3 things to know about medical wearables and personalized care

Published on 03 June 2024 Read 25 min

In the contemporary healthcare landscape, offering personalized care for patients is becoming more and more valuable. This is particularly relevant for patients with chronic conditions or at risk of developing particular diseases, as they need consistent check-ups. Wearable devices hold a great promise for these individuals, allowing them to be continuously monitored without having the encumbrance of the typical clinical equipment and saving them the time of needing constant visits to physicians.

In this article, Alcimed explores 3 important aspects of wearable devices and how they can support physicians and patients for personalized care.

Continuous monitoring allows early detection

Traditionally, clinical medicine relies upon “snapshot” measurements captured at singular or limited timepoints, assisting in determining a final diagnosis when parameters deviate from established healthy ranges. However, this approach often struggles at predicting a possible evolving condition within the organism, as it can miss the nuances of slight variations.

Since wearable sensors offer continuous and real-time measurement of key parameters, an important advantage they offer lies in their ability to identify transitioning disease states or sudden and abrupt spikes, enabling prompt intervention if needed.

One example where quick detection and subsequent action is found is in wearable devices for people affected with diabetes: a small sensor checks glucose levels in the blood real-time and communicates with a pocket-size insulin pump, which can promptly release insulin in the body. While this system is minimally invasive, it can be operated by the individual in complete autonomy, without requiring a physician’s help. Moreover, efforts are being made to develop sensors that can check glucose levels without any needles: RSP Systems and TRUMPF Photonic Components have joined forces to develop a wearable sensor that reads glucose levels using miniature laser diodes.

Combining measured parameters for advanced monitoring

While some wearable sensors are highly specific, for example headbands to perform EEG, among the most commonly measured parameters are heart rate, respiration, blood pressure, and physical activity – for example the electrical activity of muscles, changes in acceleration of different parts of the body or thermic changes on skin.  Any of these parameters alone is already informative on the health status of a person, and yet, it is often by considering both the combination of several of these signs together and their evolution over time that one can draw the most meaningful conclusions.

A prime example of complex use of parameters is in helping to understand the individual’s psychological state or emotional changes. This involves examining variations in key parameters from the norm and can be done by also incorporating data from users’ smartphones. For instance, alterations in voice tone, speech patterns, and specific smartphone usage behaviors provide valuable insights. More specifically, evaluating the severity of depressive symptoms or anxiety status can be accomplished through a wearable wristband and accompanying app, analyzing factors like conversation frequency, physical activity levels, and sleep duration.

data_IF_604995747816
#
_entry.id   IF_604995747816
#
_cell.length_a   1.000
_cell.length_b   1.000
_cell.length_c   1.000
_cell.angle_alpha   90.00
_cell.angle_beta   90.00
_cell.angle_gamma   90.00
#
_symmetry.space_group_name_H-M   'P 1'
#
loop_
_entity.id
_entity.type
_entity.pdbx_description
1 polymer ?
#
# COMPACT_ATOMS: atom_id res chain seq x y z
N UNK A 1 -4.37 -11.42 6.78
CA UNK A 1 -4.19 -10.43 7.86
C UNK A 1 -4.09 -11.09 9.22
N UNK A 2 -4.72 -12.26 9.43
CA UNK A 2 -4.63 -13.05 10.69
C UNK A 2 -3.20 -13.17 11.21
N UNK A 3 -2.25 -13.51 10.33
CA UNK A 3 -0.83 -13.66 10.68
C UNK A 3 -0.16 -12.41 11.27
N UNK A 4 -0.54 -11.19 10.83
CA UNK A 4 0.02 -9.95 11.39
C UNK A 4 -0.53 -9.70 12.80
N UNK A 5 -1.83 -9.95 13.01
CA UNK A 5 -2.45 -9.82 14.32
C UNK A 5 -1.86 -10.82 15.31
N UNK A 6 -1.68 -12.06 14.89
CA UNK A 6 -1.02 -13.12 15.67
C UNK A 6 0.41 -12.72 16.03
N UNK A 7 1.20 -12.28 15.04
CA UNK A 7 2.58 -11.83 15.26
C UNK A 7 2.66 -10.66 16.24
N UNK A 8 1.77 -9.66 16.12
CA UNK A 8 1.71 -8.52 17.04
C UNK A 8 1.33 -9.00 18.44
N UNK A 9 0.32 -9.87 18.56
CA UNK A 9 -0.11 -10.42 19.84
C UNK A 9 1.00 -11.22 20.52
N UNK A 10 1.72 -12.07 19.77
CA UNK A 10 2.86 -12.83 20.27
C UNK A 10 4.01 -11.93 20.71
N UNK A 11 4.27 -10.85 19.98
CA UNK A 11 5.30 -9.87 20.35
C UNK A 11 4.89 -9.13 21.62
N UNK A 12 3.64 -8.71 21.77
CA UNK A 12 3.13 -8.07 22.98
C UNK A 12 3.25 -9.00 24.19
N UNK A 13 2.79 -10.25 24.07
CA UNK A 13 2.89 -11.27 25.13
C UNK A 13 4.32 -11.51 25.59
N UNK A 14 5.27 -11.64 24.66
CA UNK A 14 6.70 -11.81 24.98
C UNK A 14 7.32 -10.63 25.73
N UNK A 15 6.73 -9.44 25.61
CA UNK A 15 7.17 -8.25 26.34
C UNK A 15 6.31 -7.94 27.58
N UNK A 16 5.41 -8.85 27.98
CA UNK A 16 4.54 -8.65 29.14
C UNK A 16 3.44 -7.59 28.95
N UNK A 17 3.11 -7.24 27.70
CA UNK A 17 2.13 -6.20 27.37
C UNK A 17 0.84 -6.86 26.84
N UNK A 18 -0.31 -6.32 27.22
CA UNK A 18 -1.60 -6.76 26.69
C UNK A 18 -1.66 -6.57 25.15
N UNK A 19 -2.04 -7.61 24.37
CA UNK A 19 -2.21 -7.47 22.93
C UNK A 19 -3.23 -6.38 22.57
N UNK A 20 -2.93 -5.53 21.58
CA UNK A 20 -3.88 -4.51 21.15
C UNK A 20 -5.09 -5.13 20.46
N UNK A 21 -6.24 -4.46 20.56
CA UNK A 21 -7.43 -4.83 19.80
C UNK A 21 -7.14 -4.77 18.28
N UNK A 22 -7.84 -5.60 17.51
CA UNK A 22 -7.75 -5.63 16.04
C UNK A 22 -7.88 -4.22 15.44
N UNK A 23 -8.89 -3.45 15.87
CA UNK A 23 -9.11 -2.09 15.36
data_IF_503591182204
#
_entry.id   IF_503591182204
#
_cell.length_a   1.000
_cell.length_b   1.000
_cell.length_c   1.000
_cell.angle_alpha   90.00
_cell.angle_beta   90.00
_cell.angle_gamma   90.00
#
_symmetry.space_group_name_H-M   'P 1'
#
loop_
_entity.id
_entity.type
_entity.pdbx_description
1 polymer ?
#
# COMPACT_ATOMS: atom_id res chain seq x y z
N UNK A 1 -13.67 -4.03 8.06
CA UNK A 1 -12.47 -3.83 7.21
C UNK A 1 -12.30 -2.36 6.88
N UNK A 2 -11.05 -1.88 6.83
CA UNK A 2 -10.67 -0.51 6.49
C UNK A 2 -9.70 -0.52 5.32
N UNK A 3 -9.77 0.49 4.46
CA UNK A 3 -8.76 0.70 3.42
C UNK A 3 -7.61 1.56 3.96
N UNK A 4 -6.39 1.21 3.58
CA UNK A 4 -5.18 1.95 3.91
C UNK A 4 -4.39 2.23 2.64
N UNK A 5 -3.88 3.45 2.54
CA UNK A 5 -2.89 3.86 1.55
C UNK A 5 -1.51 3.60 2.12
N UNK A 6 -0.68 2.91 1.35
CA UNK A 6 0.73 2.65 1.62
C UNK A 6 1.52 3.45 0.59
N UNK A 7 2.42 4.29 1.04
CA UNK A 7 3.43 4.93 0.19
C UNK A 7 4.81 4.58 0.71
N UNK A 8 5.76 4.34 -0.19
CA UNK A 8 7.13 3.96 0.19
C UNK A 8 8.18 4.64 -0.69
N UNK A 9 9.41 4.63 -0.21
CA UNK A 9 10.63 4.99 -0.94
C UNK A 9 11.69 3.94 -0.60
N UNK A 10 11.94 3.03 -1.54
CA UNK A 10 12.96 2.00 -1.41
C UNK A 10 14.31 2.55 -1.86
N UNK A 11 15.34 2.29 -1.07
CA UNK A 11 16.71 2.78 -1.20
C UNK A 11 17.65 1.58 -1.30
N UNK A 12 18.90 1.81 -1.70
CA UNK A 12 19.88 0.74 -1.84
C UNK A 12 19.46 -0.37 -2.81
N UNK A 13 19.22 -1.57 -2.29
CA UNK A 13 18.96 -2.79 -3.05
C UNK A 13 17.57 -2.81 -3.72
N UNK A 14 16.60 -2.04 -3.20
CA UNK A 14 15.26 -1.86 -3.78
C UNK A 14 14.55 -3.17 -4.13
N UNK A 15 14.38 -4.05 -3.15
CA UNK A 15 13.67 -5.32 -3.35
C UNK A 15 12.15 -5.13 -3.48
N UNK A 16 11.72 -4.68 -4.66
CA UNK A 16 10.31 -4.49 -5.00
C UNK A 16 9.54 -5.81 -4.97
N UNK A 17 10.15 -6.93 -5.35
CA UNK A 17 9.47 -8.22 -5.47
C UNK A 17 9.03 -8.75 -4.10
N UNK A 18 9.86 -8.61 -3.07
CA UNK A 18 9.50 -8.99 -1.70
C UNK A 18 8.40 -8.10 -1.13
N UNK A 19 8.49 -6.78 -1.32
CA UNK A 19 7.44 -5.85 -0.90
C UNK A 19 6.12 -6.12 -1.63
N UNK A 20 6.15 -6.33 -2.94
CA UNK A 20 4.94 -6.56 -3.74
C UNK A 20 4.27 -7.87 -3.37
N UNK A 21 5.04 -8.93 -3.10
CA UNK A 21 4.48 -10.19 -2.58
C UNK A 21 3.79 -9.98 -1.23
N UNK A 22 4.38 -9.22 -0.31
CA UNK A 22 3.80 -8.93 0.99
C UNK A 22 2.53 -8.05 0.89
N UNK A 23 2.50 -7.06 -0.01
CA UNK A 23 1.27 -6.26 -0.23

Comprehending the progression of psychological states can be valuable in addressing the issue alongside medical professionals. This could be particularly beneficial as it allows for retrospective analysis of when certain changes occurred, aiding in identifying potential causes across various conditions.

Tackling accuracy: a pivotal challenge for medical wearables to succeed

Accuracy and data reliability represent a highly relevant issue for wearables. Packing highly advanced monitoring technologies in small and easily portable devices sure is not without challenges. Firstly, proper calibration is difficult but essential and crucial in the final performance. Secondly, small inaccuracies in the hardware or software of such small devices can cause errors or base offsets during real-time measurements. While limited inaccuracies could be condoned for wearables used to track physical activity, when their use is needed to monitor health and possible disease states, reliability of measurements becomes a pivotal factor.

To ensure data reliability, performing a wide range of clinical experiments is essential, carefully evaluating measures and offsets. Machine learning algorithms can also come in handy, providing a way to build individualized models based on the individual’s past experiences.

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Ultimately, addressing accuracy concerns can offer enhanced precision in remote patient monitoring, early detection of health issues, and personalized healthcare guidance, establishing wearables as effective tools for both patients and medical professionals.

In summary, wearable devices can be powerful allies for continuous monitoring and early detection, providing valuable support for example for people affected by chronic conditions or in need of consistent check-ups. However, challenges in accuracy and data reliability persist, especially due to sensors miniaturization. Addressing these concerns will enhance the efficacy of wearable devices, potentially transforming them into powerful tools for precise remote monitoring, early detection, and personalized healthcare guidance.

Interested in exploring all the possibilities wearable devices offer? You wish to understand how medical wearables could benefit the long-term care of patients? Our specialized team can support you. Don’t hesitate to contact our team.

About the authors, 

Lorenzo, Consultant in Alcimed’s Life Sciences team in Italy

Helene, Senior Project Manager in Alcimed’s Life Sciences team in Italy

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